May 30, 2008

Serving our country is a public service

It would be wonderful if there were no conflict in our world – no need for a military. But history has taught us otherwise, and we would do well to pay heed to its continuing lessons.

I was impressed last week by an editorial piece written by William McGurn in Atchison, Kansas for the Wall Street Journal. The commencement speaker at Atchison’s Benedictine College, McGurn contrasted the small heartland school with Harvard University, which has not allowed ROTC on campus since it “was booted off” during the Vietnam War. He reflected upon the nurturing pride that Benedictine showed its ROTC graduates.

McGurn noted that opponents of the Iraq war frequently express the view that they oppose the administration’s policy – not the troops. In fact, most public sentiment overwhelmingly supports the troops. He told of how tiny Benedictine College has embraced its ROTC graduates, recognizing that these young people may soon be put in harm’s way to defend the liberties we Americans enjoy. It was his opinion that Harvard would do well to emulate Benedictine.

McGurn’s observation that the military is one of our nation’s “most open and diverse institutions” rang true. Those of us who have served know all too well that the military is far from perfect. Like all huge organizations, it often succumbs to stupidity. Notwithstanding the views of those who focus upon the “don’t ask, don’t tell” policy regarding homosexuals (, the United States military remains near the top of those organizations where you’ll find a modicum of openness and diversity.

Offering ROTC on campus is a good thing. I still subscribe to the notion that our country would do well to require that all able-bodied young people be required to perform two or three years of public service for their country. It might be the Peace Corps, a CCC-type domestic program, or the military. They – and our country – would be the beneficiaries of such a plan.

In the meantime, Harvard should go back to school and study the wisdom of embracing ROTC students on its campus.


PG said...

Which are the American institutions that are more gender-imbalanced and openly discriminatory toward homosexuals than the military? People complain about the legal profession's being too much of an old boys' network, but it's still better in this respect than the military is. What is the comparison point by which the military looks so good?

The military has made tremendous strides in improving racial diversity. Even under the Bush Administration (which opposes affirmative action), the military submitted a brief in the Grutter/Gratz v. Bollinger Supreme Court case, where the military said there needed to be enough minority university graduates and thus minority military officers so as not to create a huge disparity between the rank and file and their commanders. I'm not sure how you or Mr. McGurn feel about this issue, however. If the military became an institution that was racially diverse only at the lowest levels and failed to have significant diversity in its officer ranks, I think the claim of its "openness and diversity" even with regard to race would be suspect.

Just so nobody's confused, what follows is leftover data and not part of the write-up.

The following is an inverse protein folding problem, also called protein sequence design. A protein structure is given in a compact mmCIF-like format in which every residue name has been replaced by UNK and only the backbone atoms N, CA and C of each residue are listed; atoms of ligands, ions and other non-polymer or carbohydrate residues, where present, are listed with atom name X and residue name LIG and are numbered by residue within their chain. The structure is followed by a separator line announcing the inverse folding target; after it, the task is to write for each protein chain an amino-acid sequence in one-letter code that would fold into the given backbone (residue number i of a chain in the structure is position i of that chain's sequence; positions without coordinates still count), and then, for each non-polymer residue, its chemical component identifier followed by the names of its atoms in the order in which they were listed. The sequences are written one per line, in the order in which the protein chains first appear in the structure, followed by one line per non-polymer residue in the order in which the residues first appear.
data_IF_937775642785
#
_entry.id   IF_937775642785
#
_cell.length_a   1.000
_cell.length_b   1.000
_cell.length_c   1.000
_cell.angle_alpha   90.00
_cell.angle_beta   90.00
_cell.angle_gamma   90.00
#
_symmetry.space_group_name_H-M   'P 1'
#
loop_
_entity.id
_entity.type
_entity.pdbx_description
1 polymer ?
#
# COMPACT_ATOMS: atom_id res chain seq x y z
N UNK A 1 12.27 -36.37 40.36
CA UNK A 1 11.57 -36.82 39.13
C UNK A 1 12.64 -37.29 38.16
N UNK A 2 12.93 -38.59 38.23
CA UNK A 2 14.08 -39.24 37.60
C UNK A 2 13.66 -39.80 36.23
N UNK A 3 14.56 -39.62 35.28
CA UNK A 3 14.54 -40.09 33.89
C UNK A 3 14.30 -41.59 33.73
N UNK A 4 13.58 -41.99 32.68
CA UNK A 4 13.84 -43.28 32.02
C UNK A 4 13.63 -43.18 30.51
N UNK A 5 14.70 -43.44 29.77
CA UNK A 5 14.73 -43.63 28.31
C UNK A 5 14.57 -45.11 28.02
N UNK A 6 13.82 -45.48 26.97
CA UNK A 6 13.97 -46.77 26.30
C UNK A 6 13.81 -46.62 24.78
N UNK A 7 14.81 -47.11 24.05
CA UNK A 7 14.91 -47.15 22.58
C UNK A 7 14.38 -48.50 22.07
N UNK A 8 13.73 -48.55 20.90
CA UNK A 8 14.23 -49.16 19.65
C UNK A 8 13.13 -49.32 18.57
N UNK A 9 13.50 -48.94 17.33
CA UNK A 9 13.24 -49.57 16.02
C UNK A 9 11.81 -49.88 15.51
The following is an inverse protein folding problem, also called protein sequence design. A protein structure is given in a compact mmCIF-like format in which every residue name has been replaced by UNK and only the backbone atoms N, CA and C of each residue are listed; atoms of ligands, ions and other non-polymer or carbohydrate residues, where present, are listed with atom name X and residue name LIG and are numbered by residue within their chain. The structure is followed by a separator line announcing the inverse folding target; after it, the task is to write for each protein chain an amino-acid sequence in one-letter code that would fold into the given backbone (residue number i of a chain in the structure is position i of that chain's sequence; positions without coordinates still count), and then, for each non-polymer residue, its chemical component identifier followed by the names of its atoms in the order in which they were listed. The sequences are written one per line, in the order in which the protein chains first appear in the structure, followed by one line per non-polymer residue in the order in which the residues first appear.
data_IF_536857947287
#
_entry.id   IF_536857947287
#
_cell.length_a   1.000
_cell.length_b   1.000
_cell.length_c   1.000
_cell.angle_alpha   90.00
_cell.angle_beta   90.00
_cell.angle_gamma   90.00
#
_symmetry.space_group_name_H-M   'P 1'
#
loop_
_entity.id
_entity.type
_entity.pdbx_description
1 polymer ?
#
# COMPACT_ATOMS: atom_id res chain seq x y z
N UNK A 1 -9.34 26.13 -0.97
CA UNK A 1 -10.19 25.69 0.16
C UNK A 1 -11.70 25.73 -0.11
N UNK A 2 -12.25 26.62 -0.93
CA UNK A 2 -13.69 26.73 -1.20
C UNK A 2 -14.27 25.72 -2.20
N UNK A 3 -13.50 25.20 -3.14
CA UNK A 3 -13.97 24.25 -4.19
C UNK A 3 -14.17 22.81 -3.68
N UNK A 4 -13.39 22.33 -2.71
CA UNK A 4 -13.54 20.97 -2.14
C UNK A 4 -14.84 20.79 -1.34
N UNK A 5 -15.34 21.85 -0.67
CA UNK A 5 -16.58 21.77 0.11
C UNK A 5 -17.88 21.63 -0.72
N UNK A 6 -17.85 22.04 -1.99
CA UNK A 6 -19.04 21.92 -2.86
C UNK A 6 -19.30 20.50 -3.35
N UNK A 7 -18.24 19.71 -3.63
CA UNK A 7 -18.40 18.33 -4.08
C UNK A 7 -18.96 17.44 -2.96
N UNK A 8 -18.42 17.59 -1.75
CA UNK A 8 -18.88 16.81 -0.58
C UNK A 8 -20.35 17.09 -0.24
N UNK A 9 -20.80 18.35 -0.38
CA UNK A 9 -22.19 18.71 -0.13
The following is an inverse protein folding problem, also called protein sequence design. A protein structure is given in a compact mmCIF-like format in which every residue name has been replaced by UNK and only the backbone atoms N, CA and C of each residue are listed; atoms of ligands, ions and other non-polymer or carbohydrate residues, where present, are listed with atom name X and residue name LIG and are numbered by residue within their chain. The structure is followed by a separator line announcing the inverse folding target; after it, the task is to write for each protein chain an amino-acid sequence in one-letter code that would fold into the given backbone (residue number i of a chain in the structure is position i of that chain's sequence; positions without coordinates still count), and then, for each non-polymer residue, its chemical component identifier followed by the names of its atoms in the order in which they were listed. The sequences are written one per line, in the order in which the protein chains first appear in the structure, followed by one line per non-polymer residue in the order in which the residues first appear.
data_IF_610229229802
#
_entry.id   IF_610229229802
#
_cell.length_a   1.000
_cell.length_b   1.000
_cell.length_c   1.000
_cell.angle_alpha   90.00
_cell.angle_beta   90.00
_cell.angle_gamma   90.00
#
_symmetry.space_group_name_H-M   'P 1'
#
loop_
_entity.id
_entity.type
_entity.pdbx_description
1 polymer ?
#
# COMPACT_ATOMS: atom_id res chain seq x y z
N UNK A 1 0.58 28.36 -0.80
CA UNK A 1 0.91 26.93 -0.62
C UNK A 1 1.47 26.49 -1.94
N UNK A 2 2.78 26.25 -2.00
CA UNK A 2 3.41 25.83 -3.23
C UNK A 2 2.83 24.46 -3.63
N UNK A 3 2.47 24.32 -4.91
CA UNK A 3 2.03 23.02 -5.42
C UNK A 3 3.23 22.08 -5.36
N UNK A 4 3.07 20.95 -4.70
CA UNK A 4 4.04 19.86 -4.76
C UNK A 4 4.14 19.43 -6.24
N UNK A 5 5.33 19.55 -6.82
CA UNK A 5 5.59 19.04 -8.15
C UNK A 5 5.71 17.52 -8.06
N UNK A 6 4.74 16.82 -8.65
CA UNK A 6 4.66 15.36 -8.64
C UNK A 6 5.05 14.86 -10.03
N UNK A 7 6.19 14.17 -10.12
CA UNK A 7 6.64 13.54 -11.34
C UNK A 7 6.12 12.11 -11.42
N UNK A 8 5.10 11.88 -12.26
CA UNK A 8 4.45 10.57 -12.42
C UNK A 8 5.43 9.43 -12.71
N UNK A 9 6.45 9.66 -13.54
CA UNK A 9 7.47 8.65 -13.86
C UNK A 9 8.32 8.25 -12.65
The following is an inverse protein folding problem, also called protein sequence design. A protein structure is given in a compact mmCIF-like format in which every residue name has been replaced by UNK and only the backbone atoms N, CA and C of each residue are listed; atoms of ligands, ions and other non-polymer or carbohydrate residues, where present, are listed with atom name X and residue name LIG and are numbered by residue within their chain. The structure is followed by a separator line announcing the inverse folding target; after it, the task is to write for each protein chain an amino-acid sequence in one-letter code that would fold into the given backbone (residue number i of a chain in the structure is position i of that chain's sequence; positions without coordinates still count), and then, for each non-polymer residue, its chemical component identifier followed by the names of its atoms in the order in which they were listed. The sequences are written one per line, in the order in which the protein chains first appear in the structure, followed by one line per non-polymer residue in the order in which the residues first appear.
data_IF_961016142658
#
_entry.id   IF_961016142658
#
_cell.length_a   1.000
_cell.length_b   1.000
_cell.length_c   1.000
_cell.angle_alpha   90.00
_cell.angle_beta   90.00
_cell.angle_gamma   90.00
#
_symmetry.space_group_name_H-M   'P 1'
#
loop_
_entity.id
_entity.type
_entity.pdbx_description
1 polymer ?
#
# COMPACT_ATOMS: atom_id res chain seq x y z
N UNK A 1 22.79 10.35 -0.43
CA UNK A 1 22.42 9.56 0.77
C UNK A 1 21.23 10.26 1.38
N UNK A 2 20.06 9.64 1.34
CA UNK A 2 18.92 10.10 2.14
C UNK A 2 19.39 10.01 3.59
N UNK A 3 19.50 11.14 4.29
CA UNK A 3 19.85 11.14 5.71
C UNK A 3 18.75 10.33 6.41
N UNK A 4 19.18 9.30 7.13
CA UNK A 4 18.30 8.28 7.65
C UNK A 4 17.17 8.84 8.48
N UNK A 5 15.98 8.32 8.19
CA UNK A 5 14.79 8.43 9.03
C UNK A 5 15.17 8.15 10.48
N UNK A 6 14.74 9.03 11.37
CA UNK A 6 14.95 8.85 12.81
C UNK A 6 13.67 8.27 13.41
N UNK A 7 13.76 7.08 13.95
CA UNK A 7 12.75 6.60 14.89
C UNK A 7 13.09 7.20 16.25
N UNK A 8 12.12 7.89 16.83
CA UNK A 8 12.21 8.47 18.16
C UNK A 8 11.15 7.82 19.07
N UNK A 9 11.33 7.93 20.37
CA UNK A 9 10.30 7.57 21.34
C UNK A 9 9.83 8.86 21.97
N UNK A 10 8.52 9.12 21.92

There also are factors of geographic and socioeconomic diversity, but again, to the extent that colleges are not diverse in these ways, neither will be the officer class. I don't think much of an openness and diversity that allows poor people of color to be cannon fodder and not much else.

LM said...

To PG: If "open and diverse" referred solely to "gender" issues in the military, your view would be more persuasive; however, my reference to "open and diverse" includes the far broader issue of race.

My experience of several decades in public broadcasting -- an institution often perceived as being "liberal" -- suggests that Blacks, Hispanics, and other minorities have been unable to readily reach senior management jobs held by Anglos (but pubcasting has done better than the military and most other institutions, if you examine just "gender" issues; many state network directors and PBS CEOs are and have been women).

I would suggest the "geographic and socioeconomic diversity" to which you refer could be attained through implementing a universal requirement for able-bodied citizens to perform 2-3 years of public service (of which the military would be an option.)